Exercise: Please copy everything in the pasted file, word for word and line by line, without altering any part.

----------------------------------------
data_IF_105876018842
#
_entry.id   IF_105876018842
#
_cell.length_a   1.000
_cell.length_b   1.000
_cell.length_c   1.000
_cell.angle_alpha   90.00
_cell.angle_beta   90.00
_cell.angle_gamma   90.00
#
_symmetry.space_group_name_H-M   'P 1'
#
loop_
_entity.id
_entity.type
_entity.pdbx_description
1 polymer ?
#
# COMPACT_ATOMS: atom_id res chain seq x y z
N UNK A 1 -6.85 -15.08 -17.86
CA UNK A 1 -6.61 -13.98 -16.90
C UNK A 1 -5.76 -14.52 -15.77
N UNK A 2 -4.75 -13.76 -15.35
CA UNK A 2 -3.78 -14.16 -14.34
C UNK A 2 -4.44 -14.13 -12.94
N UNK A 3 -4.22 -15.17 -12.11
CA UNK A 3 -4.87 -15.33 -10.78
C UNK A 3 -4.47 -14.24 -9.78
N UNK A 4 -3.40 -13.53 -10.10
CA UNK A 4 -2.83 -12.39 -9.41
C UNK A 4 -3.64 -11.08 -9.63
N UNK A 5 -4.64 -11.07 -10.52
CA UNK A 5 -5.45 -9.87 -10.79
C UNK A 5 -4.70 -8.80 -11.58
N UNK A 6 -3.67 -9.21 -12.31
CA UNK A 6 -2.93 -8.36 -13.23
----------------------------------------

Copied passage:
data_IF_105876018842
#
_entry.id   IF_105876018842
#
_cell.length_a   1.000
_cell.length_b   1.000
_cell.length_c   1.000
_cell.angle_alpha   90.00
_cell.angle_beta   90.00
_cell.angle_gamma   90.00
#
_symmetry.space_group_name_H-M   'P 1'
#
loop_
_entity.id
_entity.type
_entity.pdbx_description
1 polymer ?
#
# COMPACT_ATOMS: atom_id res chain seq x y z
N UNK A 1 -6.85 -15.08 -17.86
CA UNK A 1 -6.61 -13.98 -16.90
C UNK A 1 -5.76 -14.52 -15.77
N UNK A 2 -4.75 -13.76 -15.35
CA UNK A 2 -3.78 -14.16 -14.34
C UNK A 2 -4.44 -14.13 -12.94
N UNK A 3 -4.22 -15.17 -12.11
CA UNK A 3 -4.87 -15.33 -10.78
C UNK A 3 -4.47 -14.24 -9.78
N UNK A 4 -3.40 -13.53 -10.10
CA UNK A 4 -2.83 -12.39 -9.41
C UNK A 4 -3.64 -11.08 -9.63
N UNK A 5 -4.64 -11.07 -10.52
CA UNK A 5 -5.45 -9.87 -10.79
C UNK A 5 -4.70 -8.80 -11.58
N UNK A 6 -3.67 -9.21 -12.31
CA UNK A 6 -2.93 -8.36 -13.23